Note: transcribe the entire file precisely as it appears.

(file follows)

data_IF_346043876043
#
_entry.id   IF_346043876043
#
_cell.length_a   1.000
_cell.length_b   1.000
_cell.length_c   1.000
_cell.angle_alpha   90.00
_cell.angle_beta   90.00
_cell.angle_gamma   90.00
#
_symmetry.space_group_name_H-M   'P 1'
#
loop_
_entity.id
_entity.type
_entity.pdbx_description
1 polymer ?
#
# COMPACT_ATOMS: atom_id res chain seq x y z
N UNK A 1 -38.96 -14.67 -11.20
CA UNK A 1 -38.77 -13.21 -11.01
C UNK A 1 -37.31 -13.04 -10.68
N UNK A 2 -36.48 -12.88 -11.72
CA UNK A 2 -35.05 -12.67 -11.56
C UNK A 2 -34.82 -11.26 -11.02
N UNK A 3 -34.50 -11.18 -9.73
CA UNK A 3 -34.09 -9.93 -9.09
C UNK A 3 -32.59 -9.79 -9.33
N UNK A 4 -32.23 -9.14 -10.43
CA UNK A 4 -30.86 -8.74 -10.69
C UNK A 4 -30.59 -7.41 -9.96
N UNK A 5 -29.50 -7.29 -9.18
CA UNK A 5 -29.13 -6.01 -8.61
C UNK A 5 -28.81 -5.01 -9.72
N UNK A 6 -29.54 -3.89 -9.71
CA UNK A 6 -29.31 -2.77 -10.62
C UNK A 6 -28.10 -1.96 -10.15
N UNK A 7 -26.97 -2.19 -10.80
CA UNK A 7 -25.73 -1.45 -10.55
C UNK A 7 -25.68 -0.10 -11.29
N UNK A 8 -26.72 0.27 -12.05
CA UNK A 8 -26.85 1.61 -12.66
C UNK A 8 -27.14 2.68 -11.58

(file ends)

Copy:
data_IF_346043876043
#
_entry.id   IF_346043876043
#
_cell.length_a   1.000
_cell.length_b   1.000
_cell.length_c   1.000
_cell.angle_alpha   90.00
_cell.angle_beta   90.00
_cell.angle_gamma   90.00
#
_symmetry.space_group_name_H-M   'P 1'
#
loop_
_entity.id
_entity.type
_entity.pdbx_description
1 polymer ?
#
# COMPACT_ATOMS: atom_id res chain seq x y z
N UNK A 1 -38.96 -14.67 -11.20
CA UNK A 1 -38.77 -13.21 -11.01
C UNK A 1 -37.31 -13.04 -10.68
N UNK A 2 -36.48 -12.88 -11.72
CA UNK A 2 -35.05 -12.67 -11.56
C UNK A 2 -34.82 -11.26 -11.02
N UNK A 3 -34.50 -11.18 -9.73
CA UNK A 3 -34.09 -9.93 -9.09
C UNK A 3 -32.59 -9.79 -9.33
N UNK A 4 -32.23 -9.14 -10.43
CA UNK A 4 -30.86 -8.74 -10.69
C UNK A 4 -30.59 -7.41 -9.96
N UNK A 5 -29.50 -7.29 -9.18
CA UNK A 5 -29.13 -6.01 -8.61
C UNK A 5 -28.81 -5.01 -9.72
N UNK A 6 -29.54 -3.89 -9.71
CA UNK A 6 -29.31 -2.77 -10.62
C UNK A 6 -28.10 -1.96 -10.15
N UNK A 7 -26.97 -2.19 -10.80
CA UNK A 7 -25.73 -1.45 -10.55
C UNK A 7 -25.68 -0.10 -11.29
N UNK A 8 -26.72 0.27 -12.05
CA UNK A 8 -26.85 1.61 -12.66
C UNK A 8 -27.14 2.68 -11.58